Explained: Why 160-year-old Vladivostok has a Chinese connection

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[Reading level: C1 – Advanced]

When Vladivostok, the main city of the Russian Far East, marked the 160th anniversary of its founding on July 2, it resulted in a wave of abuse from Chinese social media users across various platforms who claimed that the territory of Primorsky Krai, of which Vladivostok is the administrative capital, historically belonged to China.

 

While these claims were not officially endorsed by China’s foreign ministry, they come at a time when the country has been particularly aggressive in the context of its territorial disputes in the region. At present, China is embroiled in fresh disputes involving Bhutan, in addition to its ongoing territorial disputes involving India, Tibet and the South China Sea.

 

Before Primorsky Krai became Russian territory in 1860, it was a relatively small Manchu settlement under the sovereignty of the Qing dynasty. At that time, Vladivostok was called Haishenwei or the Bay of Sea Slugs.

 

Artyom Lukin, Deputy Director for Research, School of Regional and International Studies, Far Eastern Federal University in Vladivostok, explains that during the First Opium War that occurred between September 1839 and August 1842, fought between Britain and the Qing Dynasty, the former began exploring and mapping this stretch of the coast. During that time, Lukin says the Vladivostok harbour was named Port May by the British.

 

In discussions concerning the Opium Wars, the focus is mostly on Britain, France and China under the Qing dynasty, while Russia is often neglected. However, it is because of its unique role, particularly during the Second Opium War, that Russia acquired a significant amount of former Manchu territory, including Vladivostok that is its largest port on the Pacific coast.

 

The south eastern part of Russia, that borders North Korea and China, has historically been a bone of contention between Russia and China, in part because of China’s claims that this region once formed ‘Outer Manchuria’. Some researchers believe that the term ‘Outer Manchuria’ was coined by China in an attempt to lend credence to their territorial claims over this region.

 

The south eastern part of Russia has historically been a bone of contention between Russia and China, in part because of China’s claims that this region once formed ‘Outer Manchuria’. – Phần đông nam của Nga trong lịch sử là một vấn đề tranh chấp giữa Nga và Trung Quốc, một phần là do Trung Quốc tuyên bố rằng khu vực này đã từng hình thành vùng ‘Ngoại Mãn Châu’.

The first territorial disputes between China and Russia can be traced to the 1600s when Russia encouraged its people to settle down in the region. By 1680, however, China took over control of this region, that eventually led to the signing of the Treaty of Nerchinsk in 1689 between the Qing Dynasty and Russia. Under the terms of the treaty, Russia agreed to give up its claims to this area.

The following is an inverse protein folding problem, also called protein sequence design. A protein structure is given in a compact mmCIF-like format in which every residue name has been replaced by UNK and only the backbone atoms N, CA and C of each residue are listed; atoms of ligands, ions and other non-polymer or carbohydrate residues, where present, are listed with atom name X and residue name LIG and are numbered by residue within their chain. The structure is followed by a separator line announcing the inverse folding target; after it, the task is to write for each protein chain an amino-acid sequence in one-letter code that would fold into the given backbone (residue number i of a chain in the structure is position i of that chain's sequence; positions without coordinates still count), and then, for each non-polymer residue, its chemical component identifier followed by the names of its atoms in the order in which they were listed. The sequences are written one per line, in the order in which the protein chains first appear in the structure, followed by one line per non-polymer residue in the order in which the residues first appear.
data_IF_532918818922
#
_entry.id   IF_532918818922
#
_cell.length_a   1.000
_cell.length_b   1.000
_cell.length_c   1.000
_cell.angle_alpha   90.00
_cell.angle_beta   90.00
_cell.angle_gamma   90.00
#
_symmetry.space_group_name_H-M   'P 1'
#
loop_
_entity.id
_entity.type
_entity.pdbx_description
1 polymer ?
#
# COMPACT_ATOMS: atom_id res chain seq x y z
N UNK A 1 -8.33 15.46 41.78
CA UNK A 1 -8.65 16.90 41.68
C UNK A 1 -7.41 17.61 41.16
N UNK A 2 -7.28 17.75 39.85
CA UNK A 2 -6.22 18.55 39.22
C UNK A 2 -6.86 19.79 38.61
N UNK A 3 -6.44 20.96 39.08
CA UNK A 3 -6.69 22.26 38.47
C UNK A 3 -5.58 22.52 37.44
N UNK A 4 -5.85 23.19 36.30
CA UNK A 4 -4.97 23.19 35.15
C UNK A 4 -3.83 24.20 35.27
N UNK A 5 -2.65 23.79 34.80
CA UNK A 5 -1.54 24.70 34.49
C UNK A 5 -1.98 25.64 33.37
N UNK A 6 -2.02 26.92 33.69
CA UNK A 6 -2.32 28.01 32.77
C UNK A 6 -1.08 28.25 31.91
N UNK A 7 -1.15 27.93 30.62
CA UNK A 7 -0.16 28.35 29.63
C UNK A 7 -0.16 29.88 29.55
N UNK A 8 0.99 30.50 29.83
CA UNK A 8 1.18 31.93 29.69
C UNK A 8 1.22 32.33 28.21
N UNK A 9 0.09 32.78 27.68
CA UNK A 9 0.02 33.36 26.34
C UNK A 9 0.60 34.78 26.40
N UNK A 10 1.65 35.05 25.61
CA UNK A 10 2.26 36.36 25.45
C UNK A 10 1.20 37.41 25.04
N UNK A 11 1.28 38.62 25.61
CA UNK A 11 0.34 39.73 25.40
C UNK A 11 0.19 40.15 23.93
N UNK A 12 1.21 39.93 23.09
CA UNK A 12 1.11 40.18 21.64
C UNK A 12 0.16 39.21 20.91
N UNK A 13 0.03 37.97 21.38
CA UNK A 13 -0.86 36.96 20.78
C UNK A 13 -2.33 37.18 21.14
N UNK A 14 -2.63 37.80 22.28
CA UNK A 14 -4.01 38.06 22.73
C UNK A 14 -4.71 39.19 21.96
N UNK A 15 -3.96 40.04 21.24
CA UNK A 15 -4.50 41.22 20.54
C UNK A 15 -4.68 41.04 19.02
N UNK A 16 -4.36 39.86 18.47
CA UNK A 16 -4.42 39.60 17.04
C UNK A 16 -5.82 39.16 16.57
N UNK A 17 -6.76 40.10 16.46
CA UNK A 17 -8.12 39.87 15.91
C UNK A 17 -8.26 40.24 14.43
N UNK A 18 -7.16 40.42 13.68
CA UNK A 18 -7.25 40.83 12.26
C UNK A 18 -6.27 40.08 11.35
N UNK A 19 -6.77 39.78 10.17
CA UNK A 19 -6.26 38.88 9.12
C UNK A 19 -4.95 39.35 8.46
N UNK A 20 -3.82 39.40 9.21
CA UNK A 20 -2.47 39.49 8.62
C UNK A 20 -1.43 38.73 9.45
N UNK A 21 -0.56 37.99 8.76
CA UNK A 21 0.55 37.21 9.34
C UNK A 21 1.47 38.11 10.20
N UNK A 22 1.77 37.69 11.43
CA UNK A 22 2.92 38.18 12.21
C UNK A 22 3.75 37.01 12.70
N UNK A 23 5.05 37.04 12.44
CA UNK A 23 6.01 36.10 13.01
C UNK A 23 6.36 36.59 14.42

Although Russia had given up this territory to the Qing dynasty, it had by no means forgotten its interests in the area. The right time to strike would come 167 years later, with the start of the Second Opium War in 1856. Having been battered by British and French during this war, China learned of Russia’s strategic build-up of military presence on its shared northern border. Russia was only willing to withdraw troops if China were to cede territory along this border.

 

Facing potential attacks by Russia from the north and the onslaught of British and French forces on the south, the Qing dynasty was compelled to comply with Russia demands to stave off invasion on at least one front. This led to the signing of the Treaty of Aigun in 1858, that formed much of the present day borders between Russia and China, along the Amur River.

 

Source: https://indianexpress.com/article/explained/explained-why-160-year-old-vladivostok-has-a-chinese-connection-6493278/

WORD BANK:

territory /ˈter.ɪ.tər.i/ [B2] (n): vùng lãnh thổ

endorse /ɪnˈdɔːs/ [C2] (v): xác nhận, chứng thực, ủng hộ

dispute /dɪˈspjuːt/ [C2] (v, n): tranh chấp

be embroiled in sth /ɪmˈbrɔɪld/ (v): bị lôi kéo vào chuyện gì

ongoing /ˈɒŋˌɡəʊ.ɪŋ/ [C2] (adj): đang diễn ra

settlement /ˈset.əl.mənt/ (n): khu định cư

sovereignty /ˈsɒv.rɪn.ti/ (n): chủ quyền

dynasty /ˈdɪn.ə.sti/ (n): triều đại

opium /ˈəʊ.pi.əm/ (n): thuốc phiện

the former /ˈfɔː.mər/ [B2] (pronoun): đối tượng được nhắc đến trước

stretch /stretʃ/ [C1] (n): dải đất

former /ˈfɔː.mər/ [B1] (adj): trước đây

a bone of contention /kənˈten.ʃən/ (n): vấn đề bất đồng

coin /kɔɪn/ [C2] (v): phát minh ra một thuật ngữ

credence /ˈkriː.dəns/ (n): uy tín

territorial claim /ˌter.ɪˈtɔː.ri.əl kleɪm/ (n): yêu sách lãnh thổ

settle down /ˈset.əl/ [B2] (v): định cư

treaty /ˈtriː.ti/ [C2] (n): hiệp ước

strike  /straɪk/ (v): tấn công

batter /ˈbæt.ər/ (v): vùi dập

cede /siːd/ (v): nhượng lại

onslaught /ˈɒn.slɔːt/ (n): cuộc tấn công dữ dội

be compelled to do sth /kəmˈpeld/ (v): bị buộc phải làm gì

comply with sth /kəmˈplaɪ/ [C1] (v): tuân thủ cái gì

stave off sb/sth /steɪv/ (v): ngăn chặn ai/cái gì


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